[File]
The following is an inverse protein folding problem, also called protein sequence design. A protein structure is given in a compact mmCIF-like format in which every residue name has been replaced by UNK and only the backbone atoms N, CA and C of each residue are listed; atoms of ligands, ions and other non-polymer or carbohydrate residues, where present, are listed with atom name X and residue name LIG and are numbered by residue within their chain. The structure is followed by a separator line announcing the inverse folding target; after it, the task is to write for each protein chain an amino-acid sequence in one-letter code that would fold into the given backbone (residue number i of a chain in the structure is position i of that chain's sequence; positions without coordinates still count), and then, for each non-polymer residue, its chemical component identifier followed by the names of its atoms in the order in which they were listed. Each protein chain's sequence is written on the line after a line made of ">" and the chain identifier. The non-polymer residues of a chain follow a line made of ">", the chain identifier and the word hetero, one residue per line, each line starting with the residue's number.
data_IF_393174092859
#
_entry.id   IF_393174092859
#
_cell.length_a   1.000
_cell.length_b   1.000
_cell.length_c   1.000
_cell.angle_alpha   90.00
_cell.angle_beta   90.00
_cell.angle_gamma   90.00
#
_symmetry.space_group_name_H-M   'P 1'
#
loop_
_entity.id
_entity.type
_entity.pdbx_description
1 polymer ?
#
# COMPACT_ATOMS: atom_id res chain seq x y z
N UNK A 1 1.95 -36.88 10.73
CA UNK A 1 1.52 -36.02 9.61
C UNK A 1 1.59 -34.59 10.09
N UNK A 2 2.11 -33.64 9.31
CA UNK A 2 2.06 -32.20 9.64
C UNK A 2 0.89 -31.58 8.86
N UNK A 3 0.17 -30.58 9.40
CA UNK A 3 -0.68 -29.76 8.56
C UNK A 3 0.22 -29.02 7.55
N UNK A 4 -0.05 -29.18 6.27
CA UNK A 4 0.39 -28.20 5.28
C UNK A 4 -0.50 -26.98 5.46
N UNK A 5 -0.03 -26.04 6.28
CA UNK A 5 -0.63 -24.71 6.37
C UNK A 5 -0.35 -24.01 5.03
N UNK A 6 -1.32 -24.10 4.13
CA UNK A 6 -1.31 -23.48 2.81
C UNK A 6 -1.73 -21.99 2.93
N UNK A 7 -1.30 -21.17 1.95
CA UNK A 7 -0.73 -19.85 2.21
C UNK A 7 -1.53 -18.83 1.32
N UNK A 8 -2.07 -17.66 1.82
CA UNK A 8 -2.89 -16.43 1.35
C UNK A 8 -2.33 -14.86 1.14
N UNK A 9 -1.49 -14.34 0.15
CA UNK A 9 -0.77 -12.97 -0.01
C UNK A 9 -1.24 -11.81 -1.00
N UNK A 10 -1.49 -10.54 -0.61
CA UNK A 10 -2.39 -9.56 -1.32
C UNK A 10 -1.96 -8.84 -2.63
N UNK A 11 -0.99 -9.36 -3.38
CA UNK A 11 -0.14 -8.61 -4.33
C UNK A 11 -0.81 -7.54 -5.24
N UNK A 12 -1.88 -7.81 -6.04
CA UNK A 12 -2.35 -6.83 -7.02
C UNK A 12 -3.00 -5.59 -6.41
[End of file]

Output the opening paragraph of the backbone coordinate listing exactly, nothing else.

The following is an inverse protein folding problem, also called protein sequence design. A protein structure is given in a compact mmCIF-like format in which every residue name has been replaced by UNK and only the backbone atoms N, CA and C of each residue are listed; atoms of ligands, ions and other non-polymer or carbohydrate residues, where present, are listed with atom name X and residue name LIG and are numbered by residue within their chain. The structure is followed by a separator line announcing the inverse folding target; after it, the task is to write for each protein chain an amino-acid sequence in one-letter code that would fold into the given backbone (residue number i of a chain in the structure is position i of that chain's sequence; positions without coordinates still count), and then, for each non-polymer residue, its chemical component identifier followed by the names of its atoms in the order in which they were listed. Each protein chain's sequence is written on the line after a line made of ">" and the chain identifier. The non-polymer residues of a chain follow a line made of ">", the chain identifier and the word hetero, one residue per line, each line starting with the residue's number.